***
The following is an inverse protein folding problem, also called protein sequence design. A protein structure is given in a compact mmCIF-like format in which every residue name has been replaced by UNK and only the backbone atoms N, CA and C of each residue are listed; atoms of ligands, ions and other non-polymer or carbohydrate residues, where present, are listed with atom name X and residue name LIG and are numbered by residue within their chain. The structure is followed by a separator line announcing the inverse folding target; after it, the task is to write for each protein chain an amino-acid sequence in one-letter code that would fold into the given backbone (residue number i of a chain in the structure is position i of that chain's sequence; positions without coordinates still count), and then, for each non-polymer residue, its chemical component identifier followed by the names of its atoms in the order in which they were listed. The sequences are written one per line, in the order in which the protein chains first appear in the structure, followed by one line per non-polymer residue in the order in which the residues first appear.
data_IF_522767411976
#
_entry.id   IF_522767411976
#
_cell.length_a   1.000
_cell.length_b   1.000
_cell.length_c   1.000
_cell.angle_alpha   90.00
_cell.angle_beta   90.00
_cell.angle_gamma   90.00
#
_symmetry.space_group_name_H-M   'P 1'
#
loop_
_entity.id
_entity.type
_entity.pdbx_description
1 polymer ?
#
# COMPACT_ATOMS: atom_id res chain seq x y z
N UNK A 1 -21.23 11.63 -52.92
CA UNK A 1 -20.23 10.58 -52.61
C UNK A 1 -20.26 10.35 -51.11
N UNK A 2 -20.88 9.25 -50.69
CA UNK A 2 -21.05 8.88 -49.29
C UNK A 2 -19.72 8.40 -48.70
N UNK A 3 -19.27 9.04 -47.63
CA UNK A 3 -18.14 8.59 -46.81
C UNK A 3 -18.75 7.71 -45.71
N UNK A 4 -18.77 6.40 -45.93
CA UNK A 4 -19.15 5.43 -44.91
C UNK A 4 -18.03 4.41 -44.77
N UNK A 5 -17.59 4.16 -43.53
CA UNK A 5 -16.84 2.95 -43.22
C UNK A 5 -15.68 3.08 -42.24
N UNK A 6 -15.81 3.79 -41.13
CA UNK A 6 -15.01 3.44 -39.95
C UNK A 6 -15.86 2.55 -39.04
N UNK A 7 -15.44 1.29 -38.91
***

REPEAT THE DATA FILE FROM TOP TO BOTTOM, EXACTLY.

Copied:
The following is an inverse protein folding problem, also called protein sequence design. A protein structure is given in a compact mmCIF-like format in which every residue name has been replaced by UNK and only the backbone atoms N, CA and C of each residue are listed; atoms of ligands, ions and other non-polymer or carbohydrate residues, where present, are listed with atom name X and residue name LIG and are numbered by residue within their chain. The structure is followed by a separator line announcing the inverse folding target; after it, the task is to write for each protein chain an amino-acid sequence in one-letter code that would fold into the given backbone (residue number i of a chain in the structure is position i of that chain's sequence; positions without coordinates still count), and then, for each non-polymer residue, its chemical component identifier followed by the names of its atoms in the order in which they were listed. The sequences are written one per line, in the order in which the protein chains first appear in the structure, followed by one line per non-polymer residue in the order in which the residues first appear.
data_IF_522767411976
#
_entry.id   IF_522767411976
#
_cell.length_a   1.000
_cell.length_b   1.000
_cell.length_c   1.000
_cell.angle_alpha   90.00
_cell.angle_beta   90.00
_cell.angle_gamma   90.00
#
_symmetry.space_group_name_H-M   'P 1'
#
loop_
_entity.id
_entity.type
_entity.pdbx_description
1 polymer ?
#
# COMPACT_ATOMS: atom_id res chain seq x y z
N UNK A 1 -21.23 11.63 -52.92
CA UNK A 1 -20.23 10.58 -52.61
C UNK A 1 -20.26 10.35 -51.11
N UNK A 2 -20.88 9.25 -50.69
CA UNK A 2 -21.05 8.88 -49.29
C UNK A 2 -19.72 8.40 -48.70
N UNK A 3 -19.27 9.04 -47.63
CA UNK A 3 -18.14 8.59 -46.81
C UNK A 3 -18.75 7.71 -45.71
N UNK A 4 -18.77 6.40 -45.93
CA UNK A 4 -19.15 5.43 -44.91
C UNK A 4 -18.03 4.41 -44.77
N UNK A 5 -17.59 4.16 -43.53
CA UNK A 5 -16.84 2.95 -43.22
C UNK A 5 -15.68 3.08 -42.24
N UNK A 6 -15.81 3.79 -41.13
CA UNK A 6 -15.01 3.44 -39.95
C UNK A 6 -15.86 2.55 -39.04
N UNK A 7 -15.44 1.29 -38.91